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PostPosted: Mon Oct 15, 2018 9:57 am 
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Joined: Mon Jan 11, 2016 10:08 am
Posts: 190
I don’t know if I’ve found another clue about my husband’s addiction, but at this stage I’m wondering if it matters.

I discovered a social media account in the name of one of my husband’s ‘anonymous’ IDs. It was used to bookmark sites about unfaithful wives, threesomes, open relationships and swinging. It was a step beyond porn as some of it implies paid for encounters and webcams, although I suspect there is free content that fulfills the same purpose. To be honest, if my husband ever set up such an account on this platform during his addiction, the most likely explanation would be to bookmark sexually explicit content.

I haven’t said anything about this discovery because (1) the account may not be his (2) he has outright denied things in the past until I have presented the evidence, and then he claims to have no memory of doing so (3) he has denied physical infidelities, and he says he’s never did webcams, he has his story straight in his own mind and I fear that it’s too late for him to admit to anything else. (4) He may have used this account to link to pornographic materials without taking it further, in which case it wouldn’t actually achieve anything to push for this admission if it were true. I know he was addicted to porn and at this stage how he accessed it and what sites he used isn’t going to make much difference.

My problem is the nagging doubts. One one hand it may just be bookmarks, and he may well have fantasised about having no strings sex with married women, and just kept it as a fantasy. Does that matter at this point? Not really. It’s not nice, but sexual addictions are like that. If he did go further, that’s a bit more of a concern. Mostly because he’d have been lying to me when I gave him the opportunity to disclose anything he’d lied to me about in the period after d day. Webcams are an entirely different thing from hookups though. Webcams are more of an extension of internet porn. I could forgive that, but going further? That wouldn’t be easy to forgive. But then, it might not be his account at all — this is how the vicious circle of thought goes around.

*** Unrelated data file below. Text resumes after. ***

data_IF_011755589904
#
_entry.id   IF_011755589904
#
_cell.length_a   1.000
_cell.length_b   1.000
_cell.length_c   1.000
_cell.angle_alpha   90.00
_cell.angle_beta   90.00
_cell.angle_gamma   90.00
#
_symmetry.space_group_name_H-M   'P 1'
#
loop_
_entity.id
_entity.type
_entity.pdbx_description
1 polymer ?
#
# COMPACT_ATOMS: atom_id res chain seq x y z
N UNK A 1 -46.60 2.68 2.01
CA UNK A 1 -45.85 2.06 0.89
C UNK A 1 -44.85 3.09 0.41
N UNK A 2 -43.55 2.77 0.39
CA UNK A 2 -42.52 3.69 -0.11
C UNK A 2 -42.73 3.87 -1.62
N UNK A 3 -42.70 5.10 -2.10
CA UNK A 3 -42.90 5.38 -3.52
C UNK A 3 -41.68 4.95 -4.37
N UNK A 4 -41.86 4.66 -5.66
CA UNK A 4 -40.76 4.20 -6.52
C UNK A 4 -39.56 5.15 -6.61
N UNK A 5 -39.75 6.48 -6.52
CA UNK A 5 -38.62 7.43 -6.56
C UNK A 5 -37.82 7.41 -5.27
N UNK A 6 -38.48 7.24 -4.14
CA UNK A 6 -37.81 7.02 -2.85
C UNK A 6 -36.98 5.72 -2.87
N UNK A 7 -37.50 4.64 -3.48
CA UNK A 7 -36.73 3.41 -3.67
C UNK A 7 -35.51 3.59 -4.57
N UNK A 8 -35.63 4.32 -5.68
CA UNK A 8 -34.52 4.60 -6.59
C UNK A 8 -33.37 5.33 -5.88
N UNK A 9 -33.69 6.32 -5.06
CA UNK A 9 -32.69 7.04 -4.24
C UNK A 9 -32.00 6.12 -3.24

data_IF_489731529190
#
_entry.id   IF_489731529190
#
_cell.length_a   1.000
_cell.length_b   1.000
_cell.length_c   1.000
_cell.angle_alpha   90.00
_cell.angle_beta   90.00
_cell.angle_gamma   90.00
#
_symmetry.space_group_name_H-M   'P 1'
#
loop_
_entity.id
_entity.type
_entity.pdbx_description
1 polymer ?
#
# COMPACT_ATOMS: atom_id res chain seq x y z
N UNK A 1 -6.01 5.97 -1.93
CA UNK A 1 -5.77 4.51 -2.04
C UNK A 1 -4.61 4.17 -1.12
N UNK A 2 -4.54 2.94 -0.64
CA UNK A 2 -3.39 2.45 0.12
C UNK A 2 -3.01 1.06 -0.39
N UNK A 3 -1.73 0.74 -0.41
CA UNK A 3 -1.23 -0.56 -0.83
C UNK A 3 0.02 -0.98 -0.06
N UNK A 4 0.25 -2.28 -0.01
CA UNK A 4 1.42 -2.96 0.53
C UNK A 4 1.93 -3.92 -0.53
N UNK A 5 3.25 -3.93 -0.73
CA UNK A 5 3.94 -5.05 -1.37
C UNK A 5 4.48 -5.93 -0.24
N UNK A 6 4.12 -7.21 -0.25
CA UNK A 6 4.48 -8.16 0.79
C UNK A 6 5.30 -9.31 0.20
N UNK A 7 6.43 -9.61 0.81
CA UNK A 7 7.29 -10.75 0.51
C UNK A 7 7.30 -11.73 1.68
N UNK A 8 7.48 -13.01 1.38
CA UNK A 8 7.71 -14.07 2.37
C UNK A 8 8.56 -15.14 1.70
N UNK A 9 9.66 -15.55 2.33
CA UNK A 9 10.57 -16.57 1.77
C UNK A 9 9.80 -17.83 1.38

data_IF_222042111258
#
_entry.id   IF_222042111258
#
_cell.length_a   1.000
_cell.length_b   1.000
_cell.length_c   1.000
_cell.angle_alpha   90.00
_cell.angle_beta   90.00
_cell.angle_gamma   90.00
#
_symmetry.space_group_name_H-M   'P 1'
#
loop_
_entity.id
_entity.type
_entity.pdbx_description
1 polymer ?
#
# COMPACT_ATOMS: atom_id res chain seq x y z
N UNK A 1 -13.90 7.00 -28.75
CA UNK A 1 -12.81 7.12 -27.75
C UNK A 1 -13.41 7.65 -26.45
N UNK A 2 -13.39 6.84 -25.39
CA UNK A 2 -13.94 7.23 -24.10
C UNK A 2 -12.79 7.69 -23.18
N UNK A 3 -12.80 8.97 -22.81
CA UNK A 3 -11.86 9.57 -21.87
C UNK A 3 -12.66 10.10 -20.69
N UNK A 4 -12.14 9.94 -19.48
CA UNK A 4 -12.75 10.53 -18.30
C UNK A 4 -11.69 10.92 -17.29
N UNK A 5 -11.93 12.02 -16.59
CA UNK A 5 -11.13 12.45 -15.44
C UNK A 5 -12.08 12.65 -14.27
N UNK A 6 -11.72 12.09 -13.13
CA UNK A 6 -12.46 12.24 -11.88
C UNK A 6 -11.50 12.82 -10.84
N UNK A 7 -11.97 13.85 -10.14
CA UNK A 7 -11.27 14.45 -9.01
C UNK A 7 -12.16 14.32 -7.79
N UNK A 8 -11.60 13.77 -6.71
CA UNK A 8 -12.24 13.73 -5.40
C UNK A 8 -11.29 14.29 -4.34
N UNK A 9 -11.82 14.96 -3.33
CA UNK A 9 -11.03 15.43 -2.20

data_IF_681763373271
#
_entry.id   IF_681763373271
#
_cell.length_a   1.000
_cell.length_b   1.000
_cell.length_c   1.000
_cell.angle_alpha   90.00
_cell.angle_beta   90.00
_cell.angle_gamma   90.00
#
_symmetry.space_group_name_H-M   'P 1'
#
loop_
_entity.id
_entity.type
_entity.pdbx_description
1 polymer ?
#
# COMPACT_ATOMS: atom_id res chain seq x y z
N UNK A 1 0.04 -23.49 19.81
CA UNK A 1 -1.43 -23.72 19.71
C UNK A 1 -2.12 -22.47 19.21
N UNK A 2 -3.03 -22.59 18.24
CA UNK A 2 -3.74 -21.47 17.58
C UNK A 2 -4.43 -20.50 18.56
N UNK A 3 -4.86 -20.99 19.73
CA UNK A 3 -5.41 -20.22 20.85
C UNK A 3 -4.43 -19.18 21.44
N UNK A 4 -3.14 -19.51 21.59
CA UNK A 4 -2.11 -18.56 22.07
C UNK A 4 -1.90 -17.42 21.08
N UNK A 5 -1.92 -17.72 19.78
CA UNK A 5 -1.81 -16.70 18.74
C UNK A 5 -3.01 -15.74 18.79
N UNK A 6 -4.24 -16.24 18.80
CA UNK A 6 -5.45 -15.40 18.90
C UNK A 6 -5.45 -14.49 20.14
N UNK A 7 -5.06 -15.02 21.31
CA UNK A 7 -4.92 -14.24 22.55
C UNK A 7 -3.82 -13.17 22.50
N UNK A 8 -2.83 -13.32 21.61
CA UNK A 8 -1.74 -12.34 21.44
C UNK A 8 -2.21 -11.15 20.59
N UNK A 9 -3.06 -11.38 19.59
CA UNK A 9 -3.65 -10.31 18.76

If I say nothing, I wonder if, etc. If I was to say something, I can guarantee another one of *those* episodes. If it is his account he’d deny it. If it wasn’t his account he would deny it — how do I tell the difference? If I say nothing, I’m in the same position but without the fallout. My other question to myself is to ask myself how much this matters? My gut has always told me his addiction was more extensive than he admitted to in the beginning. I suspect physical infidelity but I don’t have anything else to go on other than gut feeling — I have no idea of when or who. Just a feeling. I have accepted this state of ‘not knowing’ as part of my recovery.

Just to say, I’m not copping out. Whatever the truth of this situation is, if it was part of his addiction then I can accept an imperfect past and and incomplete truth. At the same time I have l these pieces of a puzzle laid out, some fit, some don’t but the puzzle is forever incomplete.


Last edited by Blue In Paradise on Thu Dec 13, 2018 6:57 am, edited 1 time in total.

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PostPosted: Sat Dec 08, 2018 10:07 am